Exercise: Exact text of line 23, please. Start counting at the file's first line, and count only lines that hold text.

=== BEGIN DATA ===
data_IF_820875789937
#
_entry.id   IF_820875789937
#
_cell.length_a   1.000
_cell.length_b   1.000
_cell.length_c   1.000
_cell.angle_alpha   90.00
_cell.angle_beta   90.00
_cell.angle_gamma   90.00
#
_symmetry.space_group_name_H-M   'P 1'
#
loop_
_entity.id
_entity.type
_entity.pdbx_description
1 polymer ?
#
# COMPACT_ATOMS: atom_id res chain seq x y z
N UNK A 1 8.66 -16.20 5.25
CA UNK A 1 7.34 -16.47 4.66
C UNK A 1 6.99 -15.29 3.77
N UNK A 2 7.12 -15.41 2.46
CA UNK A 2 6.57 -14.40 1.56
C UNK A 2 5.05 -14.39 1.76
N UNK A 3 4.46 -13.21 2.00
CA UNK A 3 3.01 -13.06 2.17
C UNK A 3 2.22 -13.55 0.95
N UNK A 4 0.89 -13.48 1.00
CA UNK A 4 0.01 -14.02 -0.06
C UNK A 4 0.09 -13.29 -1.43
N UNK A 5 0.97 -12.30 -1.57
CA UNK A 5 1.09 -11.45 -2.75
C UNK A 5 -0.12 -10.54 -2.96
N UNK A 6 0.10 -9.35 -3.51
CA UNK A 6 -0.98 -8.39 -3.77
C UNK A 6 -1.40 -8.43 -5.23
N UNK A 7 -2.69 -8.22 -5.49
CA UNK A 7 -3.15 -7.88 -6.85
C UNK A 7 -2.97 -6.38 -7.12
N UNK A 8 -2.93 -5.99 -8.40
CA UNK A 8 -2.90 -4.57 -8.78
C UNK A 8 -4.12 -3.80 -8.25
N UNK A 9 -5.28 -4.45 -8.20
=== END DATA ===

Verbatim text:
C UNK A 1 6.99 -15.29 3.77